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Treatment Of Anogenital Warts With 0.5 Percent Podofilox Gel
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Am Fam Physician. 1998 Jul 1;58(1):249.
Anogenital warts (condylomata acuminata) are difficult to treat successfully. The 0.5 percent podofilox solution is approved for self-use and, when used in three-day treatment cycles over a four-week period, appears to be less toxic than podophyllum resin. Previous studies have demonstrated a patient preference for self-treatment of genital warts. The gel was formulated as an easier-to-apply alternative. Tyring and associates performed a double-blind, randomized, vehicle-controlled study of podofilox gel in patients with anogenital warts.
A total of 292 immunocompetent patients were included in the study. The majority of the warts were located on the penile shaft in men and on the labia in women. Approximately 20 percent of the subjects had received previous treatment for warts. During the study period, participants were randomized to receive podofilox gel or vehicle gel. The topical medication was applied twice a day for three consecutive days, followed by four days without treatment (one cycle). Patients used the medication for two to eight treatment cycles.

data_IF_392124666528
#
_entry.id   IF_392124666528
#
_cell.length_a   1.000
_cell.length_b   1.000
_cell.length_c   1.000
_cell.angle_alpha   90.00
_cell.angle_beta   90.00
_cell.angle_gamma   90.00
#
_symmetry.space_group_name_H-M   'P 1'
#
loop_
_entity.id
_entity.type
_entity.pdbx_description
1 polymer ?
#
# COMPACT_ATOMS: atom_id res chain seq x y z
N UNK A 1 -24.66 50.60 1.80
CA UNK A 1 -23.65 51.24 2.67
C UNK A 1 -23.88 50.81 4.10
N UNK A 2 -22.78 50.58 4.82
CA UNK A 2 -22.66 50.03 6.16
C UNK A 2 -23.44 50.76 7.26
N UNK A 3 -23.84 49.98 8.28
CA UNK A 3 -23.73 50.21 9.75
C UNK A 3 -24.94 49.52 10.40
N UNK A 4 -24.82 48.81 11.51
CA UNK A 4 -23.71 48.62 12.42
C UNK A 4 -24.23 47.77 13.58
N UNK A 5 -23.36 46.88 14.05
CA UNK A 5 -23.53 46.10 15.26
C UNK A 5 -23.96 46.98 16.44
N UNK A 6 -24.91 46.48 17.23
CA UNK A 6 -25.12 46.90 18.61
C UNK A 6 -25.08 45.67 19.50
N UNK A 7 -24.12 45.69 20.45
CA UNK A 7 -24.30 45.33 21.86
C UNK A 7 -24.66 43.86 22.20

The 0.5 percent podofilox gel was significantly more effective than vehicle gel for clearing anogenital and external genital warts after four weeks and eight weeks of treatment. Treatment success increased 31 percent (from 62 to 81 patients) with an additional four to eight weeks of podofilox gel therapy. No significant differences in clearance rates in men or women were apparent. Significantly fewer warts remained after active drug therapy. Physician assessment of response to treatment demonstrated that 73.8 percent of the patients treated with 0.5 percent podofilox gel had either moderate or marked improvement or complete clearing of warts after four weeks. At eight weeks, 81.1 percent of the patients treated with podofilox gel had either moderate or complete clearance of warts, compared with 17.2 percent of the patients treated with the vehicle gel. Significantly more patients discontinued treatment with the vehicle gel because of ineffective clearance of warts.
Adverse effects were significantly greater in the active drug group. The most common adverse events were burning, inflammation, itching, erosion, pain and bleeding. Burning was the most frequently reported side effect in the active drug group during the first six weeks. Almost all local adverse effects resolved within four weeks of cessation of treatment. The incidence of inflammation and erosion was significantly greater in men than in women. In women with external warts, the most common adverse event was burning (75.3 percent). For those with perianal warts, the most common local adverse events were burning in women (91.7 percent) and inflammation and pain in men (71.4 percent).
The authors conclude that 0.5 percent podofilox gel was significantly more effective than the vehicle gel in reducing numbers of genital warts (external and perianal) in both men and women. The gel form is easier to apply than the solution and does not have a higher adverse event profile.
Tyring S, et al. Safety and efficacy of 0.5% podofilox gel in the treatment of anogenital warts. Arch Dermatol. January 1998;134:33–8.
Copyright © 1998 by the American Academy of Family Physicians.
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